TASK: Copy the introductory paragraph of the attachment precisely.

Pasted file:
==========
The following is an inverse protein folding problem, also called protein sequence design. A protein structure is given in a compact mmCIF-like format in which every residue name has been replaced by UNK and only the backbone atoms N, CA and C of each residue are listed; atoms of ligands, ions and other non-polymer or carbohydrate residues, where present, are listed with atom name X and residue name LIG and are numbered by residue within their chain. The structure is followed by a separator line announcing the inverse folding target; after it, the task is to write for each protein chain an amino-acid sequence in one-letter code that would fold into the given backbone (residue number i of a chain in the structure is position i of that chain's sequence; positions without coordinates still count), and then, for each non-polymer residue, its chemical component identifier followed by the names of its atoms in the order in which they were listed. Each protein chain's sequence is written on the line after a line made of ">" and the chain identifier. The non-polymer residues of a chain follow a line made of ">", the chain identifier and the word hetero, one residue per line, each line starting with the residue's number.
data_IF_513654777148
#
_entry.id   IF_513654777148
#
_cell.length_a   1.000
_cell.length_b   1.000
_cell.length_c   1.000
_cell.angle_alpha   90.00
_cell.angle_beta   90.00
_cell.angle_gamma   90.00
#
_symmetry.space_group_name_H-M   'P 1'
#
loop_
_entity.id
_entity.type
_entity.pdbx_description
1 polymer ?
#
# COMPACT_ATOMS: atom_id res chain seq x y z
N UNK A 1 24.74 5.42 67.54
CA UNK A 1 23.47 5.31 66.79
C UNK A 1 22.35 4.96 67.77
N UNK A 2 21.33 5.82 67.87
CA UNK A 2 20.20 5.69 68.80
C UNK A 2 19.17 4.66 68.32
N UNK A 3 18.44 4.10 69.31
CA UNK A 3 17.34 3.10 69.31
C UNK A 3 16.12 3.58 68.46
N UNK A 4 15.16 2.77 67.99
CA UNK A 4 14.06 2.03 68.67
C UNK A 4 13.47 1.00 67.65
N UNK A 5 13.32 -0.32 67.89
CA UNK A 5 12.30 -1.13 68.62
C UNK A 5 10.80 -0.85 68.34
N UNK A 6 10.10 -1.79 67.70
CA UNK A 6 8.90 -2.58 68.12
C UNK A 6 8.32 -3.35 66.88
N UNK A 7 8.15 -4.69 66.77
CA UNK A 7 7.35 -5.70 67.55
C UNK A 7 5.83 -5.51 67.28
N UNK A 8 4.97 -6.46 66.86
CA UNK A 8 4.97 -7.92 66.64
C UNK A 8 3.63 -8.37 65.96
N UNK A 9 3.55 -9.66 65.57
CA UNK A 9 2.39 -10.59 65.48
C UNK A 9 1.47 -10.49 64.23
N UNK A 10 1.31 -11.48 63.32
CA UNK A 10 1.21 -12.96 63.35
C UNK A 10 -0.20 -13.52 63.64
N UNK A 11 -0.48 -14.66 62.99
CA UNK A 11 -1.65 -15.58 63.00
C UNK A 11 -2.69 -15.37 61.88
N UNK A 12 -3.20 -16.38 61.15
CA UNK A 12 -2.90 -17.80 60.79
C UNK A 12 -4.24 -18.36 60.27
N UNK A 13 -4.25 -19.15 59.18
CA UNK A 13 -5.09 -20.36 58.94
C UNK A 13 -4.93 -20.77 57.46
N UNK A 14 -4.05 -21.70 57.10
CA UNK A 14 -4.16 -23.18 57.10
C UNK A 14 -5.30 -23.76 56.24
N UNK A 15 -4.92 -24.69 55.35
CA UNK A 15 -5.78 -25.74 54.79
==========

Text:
The following is an inverse protein folding problem, also called protein sequence design. A protein structure is given in a compact mmCIF-like format in which every residue name has been replaced by UNK and only the backbone atoms N, CA and C of each residue are listed; atoms of ligands, ions and other non-polymer or carbohydrate residues, where present, are listed with atom name X and residue name LIG and are numbered by residue within their chain. The structure is followed by a separator line announcing the inverse folding target; after it, the task is to write for each protein chain an amino-acid sequence in one-letter code that would fold into the given backbone (residue number i of a chain in the structure is position i of that chain's sequence; positions without coordinates still count), and then, for each non-polymer residue, its chemical component identifier followed by the names of its atoms in the order in which they were listed. Each protein chain's sequence is written on the line after a line made of ">" and the chain identifier. The non-polymer residues of a chain follow a line made of ">", the chain identifier and the word hetero, one residue per line, each line starting with the residue's number.